Helping our partners grow: A sandwich, made to order

Pastor Mike makes a sandwich

Dean already has his order planned when he gets to the front of the line at First Baptist Vallejo: Roast beef and yellow cheese, with mustard and mayonnaise. While there is an option to have his sandwich toasted, today he’s not in the mood. 

“Sometimes I get it toasted, sometimes maybe not,” he says.  

It’s the kind of meal choice most of us make every day. But for unhoused neighbors who eat meals at soup kitchens, those small decisions are rarely theirs to make. 

First Baptist Vallejo is looking to change that.

Thanks to the support of our hunger-fighting community, the soup kitchen recently received an agency enhancement grant to purchase a mobile salad bar. With this new equipment, they hope to put decision-making power back in the hands of the people they serve. 

On this day, Dean has a choice of three meats and cheeses for his sandwich, in addition to toasting. His choice of roast beef is popular, but Ashley – who is waiting in line with her dogs Stormie and Barbie – prefers a toasted pastrami. The friend she came with wants a little of every meat. 

Pastor Mike, who oversees the soup kitchen, says he sees a shift in the lunchtime mood every time the salad bar comes out. 

“If they get our bagged lunches, they get a peanut butter and jelly sandwich and they get a meat sandwich. They don’t get to choose,” he said. “Here, I hear people saying, ‘hey I got to make my sandwich the way I wanted. I got to order it. Look at this.’”

Doing something different

First Baptist has been feeding neighbors for more than two decades and working with the Food Bank almost as long. 

As one of our 260 partner agencies, First Baptist receives support from our hunger fighters like you in the form of food, organizational assistance and grants. In return, partner agencies deepen our reach in the community, serving people in the places and ways that work best for them.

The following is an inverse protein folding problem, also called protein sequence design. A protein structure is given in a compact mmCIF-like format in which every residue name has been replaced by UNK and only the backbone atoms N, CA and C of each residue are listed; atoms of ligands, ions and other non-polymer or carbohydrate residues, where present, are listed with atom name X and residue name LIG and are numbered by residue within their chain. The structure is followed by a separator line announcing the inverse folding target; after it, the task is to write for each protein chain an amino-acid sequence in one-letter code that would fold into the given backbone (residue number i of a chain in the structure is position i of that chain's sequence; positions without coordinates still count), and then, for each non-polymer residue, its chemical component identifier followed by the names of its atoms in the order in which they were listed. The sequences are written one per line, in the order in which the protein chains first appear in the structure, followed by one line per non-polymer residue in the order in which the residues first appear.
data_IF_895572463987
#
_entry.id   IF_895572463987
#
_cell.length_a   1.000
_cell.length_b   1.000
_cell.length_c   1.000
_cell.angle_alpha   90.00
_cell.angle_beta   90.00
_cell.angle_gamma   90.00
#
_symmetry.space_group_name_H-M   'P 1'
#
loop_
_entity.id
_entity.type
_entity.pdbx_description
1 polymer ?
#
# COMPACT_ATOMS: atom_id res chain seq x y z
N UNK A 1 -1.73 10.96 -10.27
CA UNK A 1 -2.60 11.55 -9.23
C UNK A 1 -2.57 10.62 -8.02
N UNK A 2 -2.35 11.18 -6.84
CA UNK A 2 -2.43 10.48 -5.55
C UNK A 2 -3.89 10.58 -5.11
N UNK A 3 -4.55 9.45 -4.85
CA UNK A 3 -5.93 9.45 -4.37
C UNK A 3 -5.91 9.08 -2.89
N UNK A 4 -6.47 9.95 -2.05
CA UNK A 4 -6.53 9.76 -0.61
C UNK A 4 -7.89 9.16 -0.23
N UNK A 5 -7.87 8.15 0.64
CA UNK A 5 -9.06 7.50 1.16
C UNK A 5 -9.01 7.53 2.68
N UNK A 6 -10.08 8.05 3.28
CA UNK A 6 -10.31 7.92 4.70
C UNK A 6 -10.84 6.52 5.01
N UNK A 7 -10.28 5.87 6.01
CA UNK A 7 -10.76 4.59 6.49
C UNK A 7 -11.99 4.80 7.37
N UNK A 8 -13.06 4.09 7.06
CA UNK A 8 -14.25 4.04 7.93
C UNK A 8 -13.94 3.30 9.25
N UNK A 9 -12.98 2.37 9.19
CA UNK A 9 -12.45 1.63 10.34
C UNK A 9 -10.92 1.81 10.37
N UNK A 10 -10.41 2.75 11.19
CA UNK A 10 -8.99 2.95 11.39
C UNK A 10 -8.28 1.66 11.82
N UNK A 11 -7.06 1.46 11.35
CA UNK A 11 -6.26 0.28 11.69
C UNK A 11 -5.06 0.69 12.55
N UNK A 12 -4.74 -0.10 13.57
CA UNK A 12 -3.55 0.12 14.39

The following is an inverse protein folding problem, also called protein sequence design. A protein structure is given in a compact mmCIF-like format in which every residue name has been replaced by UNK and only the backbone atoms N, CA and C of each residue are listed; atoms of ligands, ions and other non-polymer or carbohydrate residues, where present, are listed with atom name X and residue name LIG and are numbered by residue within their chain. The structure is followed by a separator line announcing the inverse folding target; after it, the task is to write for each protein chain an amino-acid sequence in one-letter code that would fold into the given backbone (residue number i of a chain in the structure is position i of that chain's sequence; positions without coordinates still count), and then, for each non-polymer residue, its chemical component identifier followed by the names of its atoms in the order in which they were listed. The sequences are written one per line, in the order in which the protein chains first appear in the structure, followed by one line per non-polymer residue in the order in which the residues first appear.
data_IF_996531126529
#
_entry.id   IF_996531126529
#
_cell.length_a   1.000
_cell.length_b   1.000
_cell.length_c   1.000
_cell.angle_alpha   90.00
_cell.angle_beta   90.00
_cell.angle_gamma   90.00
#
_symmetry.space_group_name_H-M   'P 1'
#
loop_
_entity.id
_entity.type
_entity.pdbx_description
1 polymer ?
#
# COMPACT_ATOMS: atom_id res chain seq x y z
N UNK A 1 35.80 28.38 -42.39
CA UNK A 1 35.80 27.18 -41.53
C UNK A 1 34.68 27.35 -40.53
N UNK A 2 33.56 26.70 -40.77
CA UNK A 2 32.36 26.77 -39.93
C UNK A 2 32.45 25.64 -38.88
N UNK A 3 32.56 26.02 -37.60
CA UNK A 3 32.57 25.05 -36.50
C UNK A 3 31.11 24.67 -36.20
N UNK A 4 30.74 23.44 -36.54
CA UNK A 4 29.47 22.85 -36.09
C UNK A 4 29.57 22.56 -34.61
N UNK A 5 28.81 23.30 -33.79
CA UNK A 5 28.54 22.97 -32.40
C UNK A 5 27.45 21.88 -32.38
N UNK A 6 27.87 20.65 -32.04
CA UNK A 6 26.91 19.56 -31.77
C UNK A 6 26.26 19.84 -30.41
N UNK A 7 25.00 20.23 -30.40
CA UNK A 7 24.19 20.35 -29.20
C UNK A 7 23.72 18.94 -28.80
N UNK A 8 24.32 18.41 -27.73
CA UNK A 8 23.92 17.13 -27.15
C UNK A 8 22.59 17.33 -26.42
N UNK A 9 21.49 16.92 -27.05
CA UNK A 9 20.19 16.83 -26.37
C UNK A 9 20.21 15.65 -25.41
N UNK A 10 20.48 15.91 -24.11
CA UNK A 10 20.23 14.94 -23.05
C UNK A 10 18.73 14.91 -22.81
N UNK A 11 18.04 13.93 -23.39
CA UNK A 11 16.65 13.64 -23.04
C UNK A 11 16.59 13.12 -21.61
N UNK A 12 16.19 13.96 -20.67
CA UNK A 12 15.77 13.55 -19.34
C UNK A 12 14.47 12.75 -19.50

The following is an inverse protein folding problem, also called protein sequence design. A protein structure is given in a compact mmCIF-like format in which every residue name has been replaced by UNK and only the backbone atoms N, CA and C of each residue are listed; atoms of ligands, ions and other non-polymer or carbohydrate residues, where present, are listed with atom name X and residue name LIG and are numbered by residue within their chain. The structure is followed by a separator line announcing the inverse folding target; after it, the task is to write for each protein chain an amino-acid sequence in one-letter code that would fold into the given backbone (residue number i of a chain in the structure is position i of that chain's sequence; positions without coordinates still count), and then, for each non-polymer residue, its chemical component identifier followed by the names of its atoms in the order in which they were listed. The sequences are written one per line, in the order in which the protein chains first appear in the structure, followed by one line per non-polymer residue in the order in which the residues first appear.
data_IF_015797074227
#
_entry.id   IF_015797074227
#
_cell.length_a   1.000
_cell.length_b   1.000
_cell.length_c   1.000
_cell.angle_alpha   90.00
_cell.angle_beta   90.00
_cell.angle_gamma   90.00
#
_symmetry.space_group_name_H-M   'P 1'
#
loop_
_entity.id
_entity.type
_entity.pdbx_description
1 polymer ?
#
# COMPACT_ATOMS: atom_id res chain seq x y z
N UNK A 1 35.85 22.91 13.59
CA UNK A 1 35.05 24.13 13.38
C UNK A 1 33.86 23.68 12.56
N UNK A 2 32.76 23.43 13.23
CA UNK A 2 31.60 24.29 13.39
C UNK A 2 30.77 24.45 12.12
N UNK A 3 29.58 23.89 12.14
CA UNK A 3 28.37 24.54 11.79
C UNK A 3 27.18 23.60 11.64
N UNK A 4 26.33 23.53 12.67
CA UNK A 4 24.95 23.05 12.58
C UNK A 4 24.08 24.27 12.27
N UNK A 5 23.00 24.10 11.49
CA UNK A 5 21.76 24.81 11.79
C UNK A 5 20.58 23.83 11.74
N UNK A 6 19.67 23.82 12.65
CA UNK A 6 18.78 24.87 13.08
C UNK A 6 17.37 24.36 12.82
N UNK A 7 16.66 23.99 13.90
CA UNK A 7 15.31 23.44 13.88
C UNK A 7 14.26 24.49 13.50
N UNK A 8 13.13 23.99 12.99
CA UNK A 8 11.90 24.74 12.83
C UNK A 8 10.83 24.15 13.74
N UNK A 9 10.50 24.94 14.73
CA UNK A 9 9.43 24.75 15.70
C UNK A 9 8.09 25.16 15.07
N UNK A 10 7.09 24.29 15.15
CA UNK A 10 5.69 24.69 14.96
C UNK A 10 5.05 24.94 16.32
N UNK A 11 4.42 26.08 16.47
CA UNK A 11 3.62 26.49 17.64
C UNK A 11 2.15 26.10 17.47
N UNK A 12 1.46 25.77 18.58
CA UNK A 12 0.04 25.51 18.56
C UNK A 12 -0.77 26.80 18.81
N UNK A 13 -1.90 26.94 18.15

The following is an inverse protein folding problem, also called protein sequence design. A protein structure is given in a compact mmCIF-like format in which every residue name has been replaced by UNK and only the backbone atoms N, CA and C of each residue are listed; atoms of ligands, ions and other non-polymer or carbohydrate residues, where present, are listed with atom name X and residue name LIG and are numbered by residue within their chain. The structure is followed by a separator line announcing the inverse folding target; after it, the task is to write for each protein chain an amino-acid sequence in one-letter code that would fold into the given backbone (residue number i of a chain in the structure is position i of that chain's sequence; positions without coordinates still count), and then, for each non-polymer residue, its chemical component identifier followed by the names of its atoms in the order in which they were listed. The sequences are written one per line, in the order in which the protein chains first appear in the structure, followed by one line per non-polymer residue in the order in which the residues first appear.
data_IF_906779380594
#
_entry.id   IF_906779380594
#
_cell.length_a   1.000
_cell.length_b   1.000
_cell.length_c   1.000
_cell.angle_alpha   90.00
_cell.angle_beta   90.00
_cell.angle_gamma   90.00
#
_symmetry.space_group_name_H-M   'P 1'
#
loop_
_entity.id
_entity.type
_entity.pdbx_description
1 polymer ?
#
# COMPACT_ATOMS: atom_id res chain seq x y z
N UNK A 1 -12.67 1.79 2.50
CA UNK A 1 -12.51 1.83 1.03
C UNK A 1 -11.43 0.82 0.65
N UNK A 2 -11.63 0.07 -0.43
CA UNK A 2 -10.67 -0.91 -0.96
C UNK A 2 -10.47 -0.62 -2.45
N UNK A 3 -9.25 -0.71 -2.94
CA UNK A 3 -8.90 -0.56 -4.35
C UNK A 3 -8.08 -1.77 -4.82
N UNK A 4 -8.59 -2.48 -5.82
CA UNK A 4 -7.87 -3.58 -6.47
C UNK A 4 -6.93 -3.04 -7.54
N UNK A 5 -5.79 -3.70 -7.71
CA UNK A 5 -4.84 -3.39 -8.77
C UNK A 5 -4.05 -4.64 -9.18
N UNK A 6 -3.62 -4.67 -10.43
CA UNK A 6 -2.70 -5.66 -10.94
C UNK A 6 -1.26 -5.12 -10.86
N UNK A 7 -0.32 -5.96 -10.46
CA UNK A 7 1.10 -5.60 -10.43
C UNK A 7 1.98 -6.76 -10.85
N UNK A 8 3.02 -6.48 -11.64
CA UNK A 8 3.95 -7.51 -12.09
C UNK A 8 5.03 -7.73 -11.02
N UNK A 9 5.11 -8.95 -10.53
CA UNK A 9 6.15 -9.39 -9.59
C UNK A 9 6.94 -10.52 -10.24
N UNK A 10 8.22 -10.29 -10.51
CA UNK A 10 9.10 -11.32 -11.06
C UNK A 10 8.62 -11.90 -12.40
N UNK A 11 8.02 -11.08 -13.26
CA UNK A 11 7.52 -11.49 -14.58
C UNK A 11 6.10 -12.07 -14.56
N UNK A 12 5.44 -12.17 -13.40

At the start of the pandemic, First Baptist moved its meal services outside for safety reasons. The mobile salad bar can be wheeled in and out of its cafeteria space as needed. An ice machine – also purchased with the Food Bank grant – helps keep food chilled and safe for serving. 

“I’m tired of the same kind of food,” says Pastor Mike. “We wanted to do something creative, something different.” 

It’s not the first time organizers at First Baptist Vallejo have taken an unusual approach to feeding their neighbors, many of whom are unhoused. The church’s original meal program was a community barbecue in the wee hours of the morning. It still takes place at 2 a.m. every Saturday. 

“A good meal always lifts people up”

Improving the meals he serves is always on Pastor Mike’s mind, whether he’s drawing on comfort foods from his childhood or working with volunteers to add Filipino flavors to existing dishes.

“The Bible says ‘treat others as you’d like to be treated’ and I like to be treated with lots of good food,” he says. “And I like to be treated with food that looks good and tastes good. So it just goes from there.” 

Dean, who lives in a nearby backyard, says meals at First Baptist help to make his disability and CalFresh benefits last a little longer each month.

“I love it,” he says of the sandwich bar. The only thing he’s missing today is a pickle. 

While the people he serves have many reasons for being there, Pastor Mike says that for neighbors struggling with feelings of hopelessness or otherwise having a bad day, providing small moments of dignity goes a long way – whether that’s an easily-accessible bathroom, a place to do laundry or the ability to order a sandwich just how they want.

“A good meal always lifts people up,” he says. 

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